Prefer to ease into the ride rather than tackle the whole thing? Bring your bike on the bus for the trip up (you'll need to cycle to Highlands, though, as the bus from Aspen doesn't permit bikes), then pedal and coast your way back into town. Or rent an e-bike for an assist on the uphill; it may feel a bit like cheating, but you'll be able to zip up to the Bells in no time. Remember to follow the rules of the road, hydrate, and and wear a helmet. There are restrooms, water fountains, and a seasonal information station at Maroon Lake; bring your own snacks. Four Mountain Sports rents e-bikes at the base of Aspen Highlands for $85 for a half-day, which is plenty of time to ride to and from the Bells.
Enjoy the views of Maroon Creek Valley, avoid the crowds, and stay off the standard trails by booking a horseback riding trip with Maroon Bells Guide and Outfitters (which leases the T-Lazy-7 Stables for the summer season). Trip options include an hour ride, half-day ride with lunch, and even an overnight ride. Reservations are required, and prices vary based upon the trip you choose.
Read More Here: Equine Etiquette 101: Top Tips for the Trails
Go for a hike
Once you make it to Maroon Lake, it's time to lace up your favorite hiking or trail running shoes and start exploring. You can hike the easy Scenic Loop, make your way towards Crater Lake for more of a challenge, meander along Maroon Creek Trail (the bus will pick you up at the East Maroon Portal), or use the area as a launching pad to hike the Four Pass Loop or hike over to Crested Butte. Pick up a map at the information center at Maroon Lake for the first three options; the latter two require lots of advance preparation.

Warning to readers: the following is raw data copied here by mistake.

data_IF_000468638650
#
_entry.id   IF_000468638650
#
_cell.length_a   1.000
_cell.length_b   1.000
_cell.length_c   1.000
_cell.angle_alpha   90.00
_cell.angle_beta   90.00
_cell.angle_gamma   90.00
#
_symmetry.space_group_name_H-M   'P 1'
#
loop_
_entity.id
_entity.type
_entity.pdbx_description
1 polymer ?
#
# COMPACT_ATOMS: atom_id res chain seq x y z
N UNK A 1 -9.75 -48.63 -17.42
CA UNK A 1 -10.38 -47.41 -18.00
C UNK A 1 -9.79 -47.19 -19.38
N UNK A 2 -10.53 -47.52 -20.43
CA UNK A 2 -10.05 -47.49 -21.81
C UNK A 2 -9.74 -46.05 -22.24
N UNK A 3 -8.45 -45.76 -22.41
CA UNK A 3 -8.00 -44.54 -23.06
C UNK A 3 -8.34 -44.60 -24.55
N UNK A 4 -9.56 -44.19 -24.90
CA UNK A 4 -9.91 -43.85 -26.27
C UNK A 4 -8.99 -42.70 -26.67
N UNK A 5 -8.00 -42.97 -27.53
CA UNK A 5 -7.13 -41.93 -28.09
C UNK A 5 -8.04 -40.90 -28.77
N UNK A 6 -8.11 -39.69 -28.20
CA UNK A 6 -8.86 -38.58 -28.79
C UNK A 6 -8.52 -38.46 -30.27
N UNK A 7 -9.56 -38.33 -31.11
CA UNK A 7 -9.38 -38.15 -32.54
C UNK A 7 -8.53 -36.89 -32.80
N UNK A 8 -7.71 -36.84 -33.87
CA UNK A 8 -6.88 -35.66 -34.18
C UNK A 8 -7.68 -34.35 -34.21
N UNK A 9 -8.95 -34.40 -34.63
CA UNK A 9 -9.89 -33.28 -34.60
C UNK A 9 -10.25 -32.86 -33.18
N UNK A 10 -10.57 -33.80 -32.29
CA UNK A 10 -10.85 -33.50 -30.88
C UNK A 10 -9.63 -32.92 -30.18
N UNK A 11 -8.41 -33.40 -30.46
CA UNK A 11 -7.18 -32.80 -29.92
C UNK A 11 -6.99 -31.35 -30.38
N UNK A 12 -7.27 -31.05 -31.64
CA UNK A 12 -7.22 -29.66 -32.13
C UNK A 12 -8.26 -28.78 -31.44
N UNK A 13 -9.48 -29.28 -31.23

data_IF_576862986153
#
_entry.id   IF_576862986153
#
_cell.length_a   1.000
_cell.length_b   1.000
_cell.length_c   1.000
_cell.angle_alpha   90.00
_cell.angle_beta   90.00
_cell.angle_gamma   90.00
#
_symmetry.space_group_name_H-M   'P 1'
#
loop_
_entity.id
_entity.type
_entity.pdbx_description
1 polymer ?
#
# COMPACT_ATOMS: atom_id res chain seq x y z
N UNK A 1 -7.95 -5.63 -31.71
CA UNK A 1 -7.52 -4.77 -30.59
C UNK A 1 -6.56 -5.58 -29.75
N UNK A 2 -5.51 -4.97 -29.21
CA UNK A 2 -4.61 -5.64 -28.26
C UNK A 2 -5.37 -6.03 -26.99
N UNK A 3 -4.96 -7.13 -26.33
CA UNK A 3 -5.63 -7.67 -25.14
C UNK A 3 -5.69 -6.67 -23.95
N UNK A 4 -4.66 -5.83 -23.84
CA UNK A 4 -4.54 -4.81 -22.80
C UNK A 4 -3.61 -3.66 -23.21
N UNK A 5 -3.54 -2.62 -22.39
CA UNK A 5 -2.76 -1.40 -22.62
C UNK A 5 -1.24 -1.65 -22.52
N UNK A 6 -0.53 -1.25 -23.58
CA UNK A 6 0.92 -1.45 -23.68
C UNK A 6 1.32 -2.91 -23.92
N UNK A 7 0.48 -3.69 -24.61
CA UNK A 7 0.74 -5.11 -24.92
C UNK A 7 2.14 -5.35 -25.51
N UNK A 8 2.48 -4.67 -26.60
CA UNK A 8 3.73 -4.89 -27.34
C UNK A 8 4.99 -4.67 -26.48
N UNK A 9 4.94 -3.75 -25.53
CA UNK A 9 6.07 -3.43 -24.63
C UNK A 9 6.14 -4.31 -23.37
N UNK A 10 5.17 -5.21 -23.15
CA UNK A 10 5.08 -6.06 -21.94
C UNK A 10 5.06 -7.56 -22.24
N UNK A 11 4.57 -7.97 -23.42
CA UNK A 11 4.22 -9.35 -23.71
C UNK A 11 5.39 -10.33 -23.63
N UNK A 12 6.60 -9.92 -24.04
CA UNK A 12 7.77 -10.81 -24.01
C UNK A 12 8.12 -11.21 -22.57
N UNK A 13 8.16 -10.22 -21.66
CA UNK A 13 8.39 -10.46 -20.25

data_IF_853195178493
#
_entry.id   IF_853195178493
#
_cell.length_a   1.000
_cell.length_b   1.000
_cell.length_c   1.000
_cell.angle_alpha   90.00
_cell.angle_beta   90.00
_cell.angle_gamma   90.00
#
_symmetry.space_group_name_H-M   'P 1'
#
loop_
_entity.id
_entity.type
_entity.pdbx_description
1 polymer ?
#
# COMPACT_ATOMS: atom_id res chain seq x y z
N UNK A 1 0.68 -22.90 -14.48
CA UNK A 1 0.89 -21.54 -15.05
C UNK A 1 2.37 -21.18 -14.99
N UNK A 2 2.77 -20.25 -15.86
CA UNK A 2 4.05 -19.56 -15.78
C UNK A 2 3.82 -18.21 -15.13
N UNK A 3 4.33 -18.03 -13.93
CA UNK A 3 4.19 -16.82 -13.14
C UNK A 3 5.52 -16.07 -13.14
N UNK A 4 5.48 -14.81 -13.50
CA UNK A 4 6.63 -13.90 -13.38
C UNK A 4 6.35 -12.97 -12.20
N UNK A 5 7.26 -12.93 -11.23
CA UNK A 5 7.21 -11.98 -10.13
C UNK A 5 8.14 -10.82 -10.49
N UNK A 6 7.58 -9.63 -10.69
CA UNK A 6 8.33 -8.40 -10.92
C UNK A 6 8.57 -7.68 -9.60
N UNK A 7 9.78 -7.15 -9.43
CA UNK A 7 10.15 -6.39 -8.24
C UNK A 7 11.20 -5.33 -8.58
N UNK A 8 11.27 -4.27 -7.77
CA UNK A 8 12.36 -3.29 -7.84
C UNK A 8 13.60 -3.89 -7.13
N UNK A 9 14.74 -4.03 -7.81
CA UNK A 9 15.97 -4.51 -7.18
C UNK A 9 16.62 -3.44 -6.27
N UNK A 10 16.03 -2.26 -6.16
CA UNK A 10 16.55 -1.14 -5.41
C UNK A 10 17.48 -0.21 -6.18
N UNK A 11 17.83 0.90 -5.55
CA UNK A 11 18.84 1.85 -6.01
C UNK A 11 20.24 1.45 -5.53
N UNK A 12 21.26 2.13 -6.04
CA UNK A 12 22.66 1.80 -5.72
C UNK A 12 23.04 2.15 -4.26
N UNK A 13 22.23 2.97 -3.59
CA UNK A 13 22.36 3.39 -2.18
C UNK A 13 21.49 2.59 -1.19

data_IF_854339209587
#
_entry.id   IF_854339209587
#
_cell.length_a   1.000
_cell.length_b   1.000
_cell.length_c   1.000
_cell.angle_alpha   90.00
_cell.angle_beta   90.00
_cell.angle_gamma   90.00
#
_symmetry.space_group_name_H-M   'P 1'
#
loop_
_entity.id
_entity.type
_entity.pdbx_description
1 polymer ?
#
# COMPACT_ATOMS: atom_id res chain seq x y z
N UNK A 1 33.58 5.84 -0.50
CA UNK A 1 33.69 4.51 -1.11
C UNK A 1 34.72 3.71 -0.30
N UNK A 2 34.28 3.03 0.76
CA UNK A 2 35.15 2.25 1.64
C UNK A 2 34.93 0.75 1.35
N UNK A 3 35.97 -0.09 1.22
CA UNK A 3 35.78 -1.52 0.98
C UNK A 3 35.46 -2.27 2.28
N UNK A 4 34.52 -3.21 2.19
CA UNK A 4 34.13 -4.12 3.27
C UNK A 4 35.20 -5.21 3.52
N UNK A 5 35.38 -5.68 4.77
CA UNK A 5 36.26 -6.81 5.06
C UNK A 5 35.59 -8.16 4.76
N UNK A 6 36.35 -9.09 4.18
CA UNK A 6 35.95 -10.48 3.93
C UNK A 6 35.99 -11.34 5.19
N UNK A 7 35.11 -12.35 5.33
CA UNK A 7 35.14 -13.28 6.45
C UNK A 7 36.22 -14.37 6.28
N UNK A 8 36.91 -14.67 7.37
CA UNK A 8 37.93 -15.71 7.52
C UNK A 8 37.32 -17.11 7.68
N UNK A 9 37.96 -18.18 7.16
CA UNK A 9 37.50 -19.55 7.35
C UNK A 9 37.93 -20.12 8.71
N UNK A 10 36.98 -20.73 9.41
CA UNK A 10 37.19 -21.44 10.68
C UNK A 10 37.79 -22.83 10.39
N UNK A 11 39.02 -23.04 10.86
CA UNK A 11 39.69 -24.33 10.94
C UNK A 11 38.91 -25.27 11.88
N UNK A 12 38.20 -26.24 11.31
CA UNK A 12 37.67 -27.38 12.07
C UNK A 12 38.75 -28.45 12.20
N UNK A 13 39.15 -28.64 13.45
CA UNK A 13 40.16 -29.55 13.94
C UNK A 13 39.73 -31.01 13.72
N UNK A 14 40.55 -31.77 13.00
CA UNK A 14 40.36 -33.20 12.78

Read More Here: Hike From Aspen to Crested Butte
The most reasonable "room" you can book in town is one of the campsites at the Bells. Not only are they a good value, they offer incredible views too. Options for developed campgrounds in the Maroon Bells Scenic Area are Silver Bar (4 sites), Silver Bell (14 sites), and Silver Queen (5 sites). Reserve your piece of paradise by calling 877-444-6777.
This isn't a recommendation so much as a warning: yes, you may see people roller skiing up to Maroon Lake (which seems more sane than roller skiing down). You may even spot the occasional runner making his or her way up and down the road. Chances are likely that 1) he or she lives here and is used to the elevation and 2) he or she is training for the next gnarly mountain race or adventure expedition. Simply offer a knowing nod or wave as you pass by.
Even though the road to the Bells is closed to vehicular traffic during the winter and early spring, you can still hoof it. T-Lazy-7 Ranch offers snowmobile tours up to the lake and also grooms the road, making it easily navigable for those on Nordic skis, snowshoes, and fat bikes. It's hard work, but being up there in the winter is a surreal experience.
The Bells themselves consist of two 14ers (i.e., a mountain that's at least 14,000 feet in elevation): Maroon Peak and North Maroon Peak. A third, Pyramid Peak, lies on the other side of the valley. If you're interested in climbing them, read our guide to area 14ers and reach out to the Elk Mountain Safety Coalition for information, education, and preparation assistance.
Read More Here: A New Program Educates Climbers About Elk Mountain 14ers
Note: This article was updated July 10, 2019